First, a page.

“Scheduling Unconscious Responses”*

by Steve Andreas


         A number of times in my life I’ve been annoyed by needing to use a bathroom (“number two”) in the middle of the day.  Sometimes this rudely interrupted activities that were a lot more important or fun, and sometimes it involved a frantic search for facilities where they were scarce or nonexistent.  “Holding on” sometimes worked, at least temporarily, but besides not being much fun, it often resulted in constipation.

         I decided it would be much simpler if I satisfied that need early in the day, so I wouldn’t be bothered by it later.  But how could I get my intestines to cooperate with my plan?  Just sitting on the toilet in the morning didn’t work very well, and straining usually didn’t work very well either.  At some point I thought of using presuppositions of time, and I found a simple way that works well and quite easily.  While brushing my teeth, shaving, eating breakfast, or any other regular morning task, I say to myself, “I wonder if I can finish (shaving) before I feel a strong urge to use the toilet?”  If I don’t feel sufficiently moved by the end of shaving, I say the same thing (or some variation) while eating breakfast, or whatever I’m doing next.  Quite soon I find myself with a need to use the toilet.  After doing this for a while I have found that I naturally feel an urge to do my dump every morning without any conscious talking to myself.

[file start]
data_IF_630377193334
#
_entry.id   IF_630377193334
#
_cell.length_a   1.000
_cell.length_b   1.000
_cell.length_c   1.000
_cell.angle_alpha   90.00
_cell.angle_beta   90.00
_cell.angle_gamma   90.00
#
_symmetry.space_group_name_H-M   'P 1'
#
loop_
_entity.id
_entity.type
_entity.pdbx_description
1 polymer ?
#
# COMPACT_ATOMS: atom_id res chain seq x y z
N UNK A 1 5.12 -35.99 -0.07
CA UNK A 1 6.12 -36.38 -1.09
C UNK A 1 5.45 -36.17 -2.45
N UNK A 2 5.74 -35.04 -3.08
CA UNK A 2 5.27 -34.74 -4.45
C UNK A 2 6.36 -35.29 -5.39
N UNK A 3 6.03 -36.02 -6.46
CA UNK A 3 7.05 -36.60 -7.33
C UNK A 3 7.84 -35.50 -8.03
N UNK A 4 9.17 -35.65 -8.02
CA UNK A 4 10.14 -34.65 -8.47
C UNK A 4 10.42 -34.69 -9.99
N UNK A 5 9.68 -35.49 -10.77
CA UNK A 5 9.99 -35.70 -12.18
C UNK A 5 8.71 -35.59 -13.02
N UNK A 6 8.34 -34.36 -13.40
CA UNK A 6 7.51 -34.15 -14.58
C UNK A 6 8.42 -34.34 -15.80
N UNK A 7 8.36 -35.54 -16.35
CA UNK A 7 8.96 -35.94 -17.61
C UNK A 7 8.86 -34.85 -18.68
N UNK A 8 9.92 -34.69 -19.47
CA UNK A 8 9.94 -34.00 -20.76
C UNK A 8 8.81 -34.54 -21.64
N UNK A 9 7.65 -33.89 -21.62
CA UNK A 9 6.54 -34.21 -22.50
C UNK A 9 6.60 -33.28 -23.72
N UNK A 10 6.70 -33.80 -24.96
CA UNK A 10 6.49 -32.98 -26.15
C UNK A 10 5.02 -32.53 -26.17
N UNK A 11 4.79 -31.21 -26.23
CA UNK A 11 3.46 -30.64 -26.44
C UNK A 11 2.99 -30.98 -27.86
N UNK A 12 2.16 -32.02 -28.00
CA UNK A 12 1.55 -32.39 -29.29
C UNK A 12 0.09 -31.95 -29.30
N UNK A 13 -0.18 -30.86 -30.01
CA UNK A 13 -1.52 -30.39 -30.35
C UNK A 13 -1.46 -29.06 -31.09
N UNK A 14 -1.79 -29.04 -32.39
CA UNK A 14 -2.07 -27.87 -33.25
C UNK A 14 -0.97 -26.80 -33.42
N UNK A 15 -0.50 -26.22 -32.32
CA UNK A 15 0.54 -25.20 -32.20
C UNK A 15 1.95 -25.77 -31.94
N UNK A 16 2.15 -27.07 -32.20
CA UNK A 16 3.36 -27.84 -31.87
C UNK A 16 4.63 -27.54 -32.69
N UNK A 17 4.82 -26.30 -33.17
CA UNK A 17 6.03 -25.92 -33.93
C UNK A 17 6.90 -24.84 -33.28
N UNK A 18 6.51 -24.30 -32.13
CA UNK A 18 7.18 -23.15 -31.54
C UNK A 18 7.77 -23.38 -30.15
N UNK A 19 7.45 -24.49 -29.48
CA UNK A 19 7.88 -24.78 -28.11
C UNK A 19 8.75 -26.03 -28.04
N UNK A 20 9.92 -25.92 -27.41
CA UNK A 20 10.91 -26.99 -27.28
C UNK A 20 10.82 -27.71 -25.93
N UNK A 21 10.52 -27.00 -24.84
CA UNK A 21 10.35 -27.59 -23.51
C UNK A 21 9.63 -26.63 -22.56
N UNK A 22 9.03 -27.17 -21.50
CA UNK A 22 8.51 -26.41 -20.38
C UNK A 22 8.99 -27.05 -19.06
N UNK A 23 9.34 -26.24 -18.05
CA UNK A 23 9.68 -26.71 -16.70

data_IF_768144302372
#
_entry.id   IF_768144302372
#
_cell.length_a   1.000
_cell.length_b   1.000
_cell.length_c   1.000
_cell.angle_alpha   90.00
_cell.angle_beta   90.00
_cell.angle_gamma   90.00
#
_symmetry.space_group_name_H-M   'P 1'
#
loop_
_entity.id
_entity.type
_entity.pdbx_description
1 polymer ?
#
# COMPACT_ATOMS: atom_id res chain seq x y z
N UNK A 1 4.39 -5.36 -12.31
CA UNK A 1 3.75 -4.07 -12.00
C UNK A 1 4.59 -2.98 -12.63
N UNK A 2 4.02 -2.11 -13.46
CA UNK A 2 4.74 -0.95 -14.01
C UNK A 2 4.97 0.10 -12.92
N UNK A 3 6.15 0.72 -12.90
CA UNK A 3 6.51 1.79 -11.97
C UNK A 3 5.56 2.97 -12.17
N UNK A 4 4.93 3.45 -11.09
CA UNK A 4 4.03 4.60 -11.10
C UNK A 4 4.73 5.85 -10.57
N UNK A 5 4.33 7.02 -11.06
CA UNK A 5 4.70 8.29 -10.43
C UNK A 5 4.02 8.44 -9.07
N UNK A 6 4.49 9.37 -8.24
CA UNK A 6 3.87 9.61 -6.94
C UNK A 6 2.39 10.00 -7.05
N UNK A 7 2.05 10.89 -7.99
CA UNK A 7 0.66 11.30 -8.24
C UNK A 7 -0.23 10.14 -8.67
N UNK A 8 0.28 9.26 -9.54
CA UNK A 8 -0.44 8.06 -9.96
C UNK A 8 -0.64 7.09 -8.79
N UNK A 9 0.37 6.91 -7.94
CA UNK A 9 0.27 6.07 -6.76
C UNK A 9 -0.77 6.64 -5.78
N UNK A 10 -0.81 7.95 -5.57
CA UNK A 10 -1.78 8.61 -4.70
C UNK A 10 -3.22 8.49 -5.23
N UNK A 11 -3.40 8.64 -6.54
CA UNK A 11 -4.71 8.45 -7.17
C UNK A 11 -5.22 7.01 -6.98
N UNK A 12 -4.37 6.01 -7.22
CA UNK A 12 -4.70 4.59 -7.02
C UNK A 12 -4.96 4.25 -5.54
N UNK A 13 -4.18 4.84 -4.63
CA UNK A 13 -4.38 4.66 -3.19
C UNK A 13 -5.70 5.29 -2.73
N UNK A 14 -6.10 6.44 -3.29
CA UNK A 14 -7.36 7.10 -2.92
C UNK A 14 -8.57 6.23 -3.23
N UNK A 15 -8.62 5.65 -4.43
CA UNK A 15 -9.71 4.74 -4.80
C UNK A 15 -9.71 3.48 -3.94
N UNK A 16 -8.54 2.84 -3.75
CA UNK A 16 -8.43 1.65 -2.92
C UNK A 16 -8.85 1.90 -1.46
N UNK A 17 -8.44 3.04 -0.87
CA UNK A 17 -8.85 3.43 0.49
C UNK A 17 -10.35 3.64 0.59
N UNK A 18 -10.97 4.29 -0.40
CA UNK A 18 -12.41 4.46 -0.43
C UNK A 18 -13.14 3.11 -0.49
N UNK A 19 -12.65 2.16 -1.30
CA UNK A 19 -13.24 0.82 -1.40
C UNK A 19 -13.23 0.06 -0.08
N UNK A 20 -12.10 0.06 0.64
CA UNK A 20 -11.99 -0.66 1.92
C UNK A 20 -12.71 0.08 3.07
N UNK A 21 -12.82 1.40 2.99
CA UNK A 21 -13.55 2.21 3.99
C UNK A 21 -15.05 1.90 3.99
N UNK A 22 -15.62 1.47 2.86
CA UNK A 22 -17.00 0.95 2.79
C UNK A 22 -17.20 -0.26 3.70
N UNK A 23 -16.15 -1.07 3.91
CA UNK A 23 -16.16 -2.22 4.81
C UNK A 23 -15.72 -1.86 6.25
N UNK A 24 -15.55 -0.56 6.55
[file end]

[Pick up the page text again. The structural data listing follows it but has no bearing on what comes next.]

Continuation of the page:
The more general form of this pattern is “I wonder if I can finish (conscious task) before I feel a strong (unconscious response).

         There are many uses for this presuppositional pattern (besides the one you’ve already thought of).  First, identify an unconscious response that you (or a client) want to occur “spontaneously” at a particular time or in a specific context.  Then think of an activity that occurs (or could occur) just before or during that time or context.  Fill in the blanks and start talking to yourself.  And do pay attention to your tonality.  A truly interested, open and curious tone works best for me.  I doubt that a snarling tonality or one dripping with controlling “have to’s” would work well for most people.

“I wonder if I can finish shaving before I feel fully alert and awake.”

“I wonder if I can finish undressing before I feel powerfully aroused and excited.”

“I wonder if I can finish this sentence before thinking of other fascinating ways to use this simple little technique?”

         *Anchor Point, July 1998, Vol. 12, No. 7